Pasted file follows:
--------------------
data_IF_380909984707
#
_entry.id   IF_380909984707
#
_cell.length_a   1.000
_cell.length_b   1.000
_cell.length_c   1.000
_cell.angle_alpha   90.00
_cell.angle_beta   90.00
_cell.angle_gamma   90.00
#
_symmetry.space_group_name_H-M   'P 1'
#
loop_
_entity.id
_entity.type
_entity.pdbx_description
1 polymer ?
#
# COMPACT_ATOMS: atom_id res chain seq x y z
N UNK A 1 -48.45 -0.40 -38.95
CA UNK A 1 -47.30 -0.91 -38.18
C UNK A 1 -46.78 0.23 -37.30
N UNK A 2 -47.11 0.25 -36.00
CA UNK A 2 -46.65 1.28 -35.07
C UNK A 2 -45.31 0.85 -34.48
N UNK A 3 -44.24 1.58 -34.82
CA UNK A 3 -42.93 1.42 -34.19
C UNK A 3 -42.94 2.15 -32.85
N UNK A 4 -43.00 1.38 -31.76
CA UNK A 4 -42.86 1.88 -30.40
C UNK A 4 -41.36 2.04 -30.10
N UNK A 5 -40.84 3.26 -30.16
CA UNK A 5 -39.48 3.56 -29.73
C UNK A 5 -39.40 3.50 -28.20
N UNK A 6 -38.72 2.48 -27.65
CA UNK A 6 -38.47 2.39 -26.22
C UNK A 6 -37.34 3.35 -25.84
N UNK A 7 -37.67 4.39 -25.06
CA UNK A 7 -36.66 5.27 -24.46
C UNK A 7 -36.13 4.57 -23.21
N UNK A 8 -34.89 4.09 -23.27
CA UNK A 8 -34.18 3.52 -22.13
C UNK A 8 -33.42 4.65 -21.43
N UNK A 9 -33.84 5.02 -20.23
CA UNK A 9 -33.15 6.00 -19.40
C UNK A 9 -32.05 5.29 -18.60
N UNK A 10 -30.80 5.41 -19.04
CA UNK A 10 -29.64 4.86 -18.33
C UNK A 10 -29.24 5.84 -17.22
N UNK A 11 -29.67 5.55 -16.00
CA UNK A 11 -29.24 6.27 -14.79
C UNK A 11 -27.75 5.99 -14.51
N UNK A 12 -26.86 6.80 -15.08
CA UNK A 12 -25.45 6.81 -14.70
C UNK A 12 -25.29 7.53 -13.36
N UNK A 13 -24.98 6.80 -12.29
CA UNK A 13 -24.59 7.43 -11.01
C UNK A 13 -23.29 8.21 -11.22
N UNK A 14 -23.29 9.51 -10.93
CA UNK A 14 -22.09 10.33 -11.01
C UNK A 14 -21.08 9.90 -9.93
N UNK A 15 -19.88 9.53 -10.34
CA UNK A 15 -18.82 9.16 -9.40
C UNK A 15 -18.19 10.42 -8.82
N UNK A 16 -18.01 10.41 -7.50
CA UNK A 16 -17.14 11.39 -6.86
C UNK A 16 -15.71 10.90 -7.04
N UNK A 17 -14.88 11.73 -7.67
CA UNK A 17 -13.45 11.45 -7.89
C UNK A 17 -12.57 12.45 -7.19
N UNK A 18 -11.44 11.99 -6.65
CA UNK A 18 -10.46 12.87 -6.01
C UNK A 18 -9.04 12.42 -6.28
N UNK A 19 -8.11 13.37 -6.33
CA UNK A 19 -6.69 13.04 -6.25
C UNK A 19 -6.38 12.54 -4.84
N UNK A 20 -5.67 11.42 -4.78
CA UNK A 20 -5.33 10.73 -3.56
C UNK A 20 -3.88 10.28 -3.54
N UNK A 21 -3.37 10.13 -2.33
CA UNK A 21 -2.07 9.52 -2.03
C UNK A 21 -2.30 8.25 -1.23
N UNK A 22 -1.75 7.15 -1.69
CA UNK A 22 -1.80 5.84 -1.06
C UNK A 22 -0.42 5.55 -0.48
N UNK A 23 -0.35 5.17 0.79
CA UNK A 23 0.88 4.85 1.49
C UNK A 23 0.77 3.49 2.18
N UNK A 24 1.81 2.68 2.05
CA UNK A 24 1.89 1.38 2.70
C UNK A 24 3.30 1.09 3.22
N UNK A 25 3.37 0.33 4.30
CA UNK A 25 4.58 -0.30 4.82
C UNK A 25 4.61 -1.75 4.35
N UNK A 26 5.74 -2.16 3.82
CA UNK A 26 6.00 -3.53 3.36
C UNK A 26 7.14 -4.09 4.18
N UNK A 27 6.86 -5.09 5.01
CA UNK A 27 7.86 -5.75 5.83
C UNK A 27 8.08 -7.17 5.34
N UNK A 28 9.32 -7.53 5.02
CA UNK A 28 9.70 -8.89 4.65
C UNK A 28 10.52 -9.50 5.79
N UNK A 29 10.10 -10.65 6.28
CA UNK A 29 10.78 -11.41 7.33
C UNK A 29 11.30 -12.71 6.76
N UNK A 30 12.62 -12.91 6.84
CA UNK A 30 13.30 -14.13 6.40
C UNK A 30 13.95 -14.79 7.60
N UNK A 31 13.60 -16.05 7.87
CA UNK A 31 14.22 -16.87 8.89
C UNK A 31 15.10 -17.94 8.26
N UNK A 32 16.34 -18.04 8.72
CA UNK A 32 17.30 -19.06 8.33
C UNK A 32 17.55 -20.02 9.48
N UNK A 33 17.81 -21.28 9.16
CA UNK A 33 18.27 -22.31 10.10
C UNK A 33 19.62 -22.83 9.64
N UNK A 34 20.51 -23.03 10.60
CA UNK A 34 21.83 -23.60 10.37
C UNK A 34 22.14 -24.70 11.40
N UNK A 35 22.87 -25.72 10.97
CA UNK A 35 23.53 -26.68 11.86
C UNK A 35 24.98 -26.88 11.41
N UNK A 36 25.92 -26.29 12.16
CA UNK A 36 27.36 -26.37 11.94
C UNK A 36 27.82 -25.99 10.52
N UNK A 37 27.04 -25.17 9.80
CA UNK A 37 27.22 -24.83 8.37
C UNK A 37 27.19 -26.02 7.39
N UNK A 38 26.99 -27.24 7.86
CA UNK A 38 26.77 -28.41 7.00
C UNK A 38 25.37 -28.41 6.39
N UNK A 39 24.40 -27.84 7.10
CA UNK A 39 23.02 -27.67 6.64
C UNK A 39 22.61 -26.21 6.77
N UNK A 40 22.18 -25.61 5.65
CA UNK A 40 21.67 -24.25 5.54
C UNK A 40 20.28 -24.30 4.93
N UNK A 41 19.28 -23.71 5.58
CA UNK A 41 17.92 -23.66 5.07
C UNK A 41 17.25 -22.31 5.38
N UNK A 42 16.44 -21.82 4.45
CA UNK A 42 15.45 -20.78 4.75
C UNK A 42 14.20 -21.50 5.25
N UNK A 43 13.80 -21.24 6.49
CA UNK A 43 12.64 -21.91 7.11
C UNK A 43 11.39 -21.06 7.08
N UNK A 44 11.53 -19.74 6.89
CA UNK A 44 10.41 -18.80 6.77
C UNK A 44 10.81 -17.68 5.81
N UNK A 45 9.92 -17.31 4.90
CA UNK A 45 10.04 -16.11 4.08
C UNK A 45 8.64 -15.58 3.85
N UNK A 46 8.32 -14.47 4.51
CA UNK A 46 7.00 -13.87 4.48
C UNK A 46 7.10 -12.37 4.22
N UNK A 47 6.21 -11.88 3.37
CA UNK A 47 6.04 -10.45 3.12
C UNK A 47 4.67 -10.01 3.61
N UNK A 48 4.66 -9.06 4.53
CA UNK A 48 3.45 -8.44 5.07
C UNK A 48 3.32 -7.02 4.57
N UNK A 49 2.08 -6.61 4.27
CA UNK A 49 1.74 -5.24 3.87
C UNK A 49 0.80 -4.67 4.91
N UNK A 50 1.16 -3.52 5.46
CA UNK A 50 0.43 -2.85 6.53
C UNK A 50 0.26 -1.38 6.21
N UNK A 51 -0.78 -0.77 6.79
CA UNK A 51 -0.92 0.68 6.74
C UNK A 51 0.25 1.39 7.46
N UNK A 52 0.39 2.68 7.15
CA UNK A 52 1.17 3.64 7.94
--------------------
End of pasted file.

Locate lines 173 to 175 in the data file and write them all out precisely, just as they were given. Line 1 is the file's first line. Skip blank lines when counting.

C UNK A 51 0.25 1.39 7.46
N UNK A 52 0.39 2.68 7.15
CA UNK A 52 1.17 3.64 7.94